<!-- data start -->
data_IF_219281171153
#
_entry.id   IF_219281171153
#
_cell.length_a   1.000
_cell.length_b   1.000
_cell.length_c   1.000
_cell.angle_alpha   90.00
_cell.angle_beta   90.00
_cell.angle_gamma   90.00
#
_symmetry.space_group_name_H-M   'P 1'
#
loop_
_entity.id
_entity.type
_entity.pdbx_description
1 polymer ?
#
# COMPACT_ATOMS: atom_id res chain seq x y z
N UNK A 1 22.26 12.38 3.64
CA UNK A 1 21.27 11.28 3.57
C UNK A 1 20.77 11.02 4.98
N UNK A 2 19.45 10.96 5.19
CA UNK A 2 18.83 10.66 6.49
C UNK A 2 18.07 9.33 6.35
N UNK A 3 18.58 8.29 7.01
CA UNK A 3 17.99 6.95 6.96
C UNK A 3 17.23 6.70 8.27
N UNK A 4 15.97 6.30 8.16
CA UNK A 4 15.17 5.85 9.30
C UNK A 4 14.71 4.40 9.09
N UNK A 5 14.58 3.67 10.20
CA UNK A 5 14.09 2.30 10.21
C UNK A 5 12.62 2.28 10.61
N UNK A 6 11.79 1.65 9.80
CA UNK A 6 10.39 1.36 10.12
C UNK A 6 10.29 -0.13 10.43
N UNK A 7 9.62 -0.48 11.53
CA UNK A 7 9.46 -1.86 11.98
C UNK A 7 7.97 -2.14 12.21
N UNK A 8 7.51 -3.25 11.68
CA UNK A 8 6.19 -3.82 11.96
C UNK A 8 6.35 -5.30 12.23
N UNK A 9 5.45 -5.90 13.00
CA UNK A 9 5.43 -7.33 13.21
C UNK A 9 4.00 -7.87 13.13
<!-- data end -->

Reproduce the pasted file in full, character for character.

data_IF_219281171153
#
_entry.id   IF_219281171153
#
_cell.length_a   1.000
_cell.length_b   1.000
_cell.length_c   1.000
_cell.angle_alpha   90.00
_cell.angle_beta   90.00
_cell.angle_gamma   90.00
#
_symmetry.space_group_name_H-M   'P 1'
#
loop_
_entity.id
_entity.type
_entity.pdbx_description
1 polymer ?
#
# COMPACT_ATOMS: atom_id res chain seq x y z
N UNK A 1 22.26 12.38 3.64
CA UNK A 1 21.27 11.28 3.57
C UNK A 1 20.77 11.02 4.98
N UNK A 2 19.45 10.96 5.19
CA UNK A 2 18.83 10.66 6.49
C UNK A 2 18.07 9.33 6.35
N UNK A 3 18.58 8.29 7.01
CA UNK A 3 17.99 6.95 6.96
C UNK A 3 17.23 6.70 8.27
N UNK A 4 15.97 6.30 8.16
CA UNK A 4 15.17 5.85 9.30
C UNK A 4 14.71 4.40 9.09
N UNK A 5 14.58 3.67 10.20
CA UNK A 5 14.09 2.30 10.21
C UNK A 5 12.62 2.28 10.61
N UNK A 6 11.79 1.65 9.80
CA UNK A 6 10.39 1.36 10.12
C UNK A 6 10.29 -0.13 10.43
N UNK A 7 9.62 -0.48 11.53
CA UNK A 7 9.46 -1.86 11.98
C UNK A 7 7.97 -2.14 12.21
N UNK A 8 7.51 -3.25 11.68
CA UNK A 8 6.19 -3.82 11.96
C UNK A 8 6.35 -5.30 12.23
N UNK A 9 5.45 -5.90 13.00
CA UNK A 9 5.43 -7.33 13.21
C UNK A 9 4.00 -7.87 13.13